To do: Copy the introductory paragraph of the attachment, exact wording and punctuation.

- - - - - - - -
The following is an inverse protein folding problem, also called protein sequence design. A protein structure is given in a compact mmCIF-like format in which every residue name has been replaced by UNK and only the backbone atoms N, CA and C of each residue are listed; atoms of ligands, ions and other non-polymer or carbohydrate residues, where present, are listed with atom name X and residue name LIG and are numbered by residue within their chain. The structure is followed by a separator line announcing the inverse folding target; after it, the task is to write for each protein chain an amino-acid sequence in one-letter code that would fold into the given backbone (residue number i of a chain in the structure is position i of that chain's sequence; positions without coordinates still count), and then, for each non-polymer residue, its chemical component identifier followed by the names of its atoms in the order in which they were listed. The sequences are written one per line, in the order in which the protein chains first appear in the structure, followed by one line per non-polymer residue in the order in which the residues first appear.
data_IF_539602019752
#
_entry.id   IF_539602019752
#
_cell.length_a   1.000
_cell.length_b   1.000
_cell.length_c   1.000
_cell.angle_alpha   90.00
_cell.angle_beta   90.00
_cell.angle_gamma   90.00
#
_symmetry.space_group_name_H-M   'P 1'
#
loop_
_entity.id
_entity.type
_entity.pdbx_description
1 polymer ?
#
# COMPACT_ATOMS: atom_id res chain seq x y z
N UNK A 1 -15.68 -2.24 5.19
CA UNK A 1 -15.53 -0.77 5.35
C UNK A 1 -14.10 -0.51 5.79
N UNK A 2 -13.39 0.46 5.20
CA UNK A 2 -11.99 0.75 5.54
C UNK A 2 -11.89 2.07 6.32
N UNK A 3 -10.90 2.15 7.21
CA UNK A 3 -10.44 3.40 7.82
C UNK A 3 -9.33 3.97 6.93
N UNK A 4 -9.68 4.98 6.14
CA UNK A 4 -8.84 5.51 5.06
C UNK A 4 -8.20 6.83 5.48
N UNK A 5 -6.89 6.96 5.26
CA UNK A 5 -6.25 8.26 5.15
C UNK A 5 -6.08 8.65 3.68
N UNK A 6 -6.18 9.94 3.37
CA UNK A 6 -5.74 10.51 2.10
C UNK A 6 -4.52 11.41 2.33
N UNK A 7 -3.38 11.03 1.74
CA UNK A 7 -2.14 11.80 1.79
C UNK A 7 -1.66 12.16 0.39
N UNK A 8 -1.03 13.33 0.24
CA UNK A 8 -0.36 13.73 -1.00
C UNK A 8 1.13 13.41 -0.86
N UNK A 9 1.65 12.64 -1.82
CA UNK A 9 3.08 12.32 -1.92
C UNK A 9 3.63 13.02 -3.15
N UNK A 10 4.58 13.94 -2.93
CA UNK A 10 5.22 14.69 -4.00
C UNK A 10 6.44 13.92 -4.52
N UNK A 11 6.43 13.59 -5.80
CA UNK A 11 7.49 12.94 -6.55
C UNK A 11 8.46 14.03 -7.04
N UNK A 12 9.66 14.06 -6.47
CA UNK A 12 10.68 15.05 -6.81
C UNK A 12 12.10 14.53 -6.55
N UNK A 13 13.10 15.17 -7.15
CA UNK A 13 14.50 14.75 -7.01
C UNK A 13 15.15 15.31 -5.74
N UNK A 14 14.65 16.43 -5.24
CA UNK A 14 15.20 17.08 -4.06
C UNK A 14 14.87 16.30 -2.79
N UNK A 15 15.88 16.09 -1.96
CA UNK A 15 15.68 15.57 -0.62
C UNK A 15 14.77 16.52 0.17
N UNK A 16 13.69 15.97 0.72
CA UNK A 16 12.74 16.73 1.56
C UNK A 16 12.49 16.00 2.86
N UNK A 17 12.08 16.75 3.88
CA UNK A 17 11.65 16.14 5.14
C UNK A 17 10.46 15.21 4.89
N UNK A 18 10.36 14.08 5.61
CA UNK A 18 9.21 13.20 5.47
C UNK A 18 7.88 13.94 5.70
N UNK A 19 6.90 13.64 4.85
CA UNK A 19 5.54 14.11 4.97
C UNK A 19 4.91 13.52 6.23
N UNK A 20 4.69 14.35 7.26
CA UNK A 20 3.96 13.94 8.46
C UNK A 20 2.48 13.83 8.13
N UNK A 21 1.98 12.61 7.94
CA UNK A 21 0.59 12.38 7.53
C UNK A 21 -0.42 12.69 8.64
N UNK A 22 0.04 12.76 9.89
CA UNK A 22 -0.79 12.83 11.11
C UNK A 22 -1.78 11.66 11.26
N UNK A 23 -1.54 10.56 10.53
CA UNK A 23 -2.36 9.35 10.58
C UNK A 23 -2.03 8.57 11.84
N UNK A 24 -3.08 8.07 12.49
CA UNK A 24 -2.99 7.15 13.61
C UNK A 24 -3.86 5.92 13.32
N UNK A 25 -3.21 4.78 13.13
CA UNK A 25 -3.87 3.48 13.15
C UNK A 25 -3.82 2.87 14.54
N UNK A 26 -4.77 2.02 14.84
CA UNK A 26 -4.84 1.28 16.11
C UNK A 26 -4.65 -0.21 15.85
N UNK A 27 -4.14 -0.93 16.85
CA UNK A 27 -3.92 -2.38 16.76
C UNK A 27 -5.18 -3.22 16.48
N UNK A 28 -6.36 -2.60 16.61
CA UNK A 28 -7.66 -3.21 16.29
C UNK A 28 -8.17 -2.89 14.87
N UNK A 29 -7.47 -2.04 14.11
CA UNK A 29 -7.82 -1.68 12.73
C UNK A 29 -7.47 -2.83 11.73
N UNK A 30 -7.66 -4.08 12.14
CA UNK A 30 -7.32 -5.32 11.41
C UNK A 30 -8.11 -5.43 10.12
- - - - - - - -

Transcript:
The following is an inverse protein folding problem, also called protein sequence design. A protein structure is given in a compact mmCIF-like format in which every residue name has been replaced by UNK and only the backbone atoms N, CA and C of each residue are listed; atoms of ligands, ions and other non-polymer or carbohydrate residues, where present, are listed with atom name X and residue name LIG and are numbered by residue within their chain. The structure is followed by a separator line announcing the inverse folding target; after it, the task is to write for each protein chain an amino-acid sequence in one-letter code that would fold into the given backbone (residue number i of a chain in the structure is position i of that chain's sequence; positions without coordinates still count), and then, for each non-polymer residue, its chemical component identifier followed by the names of its atoms in the order in which they were listed. The sequences are written one per line, in the order in which the protein chains first appear in the structure, followed by one line per non-polymer residue in the order in which the residues first appear.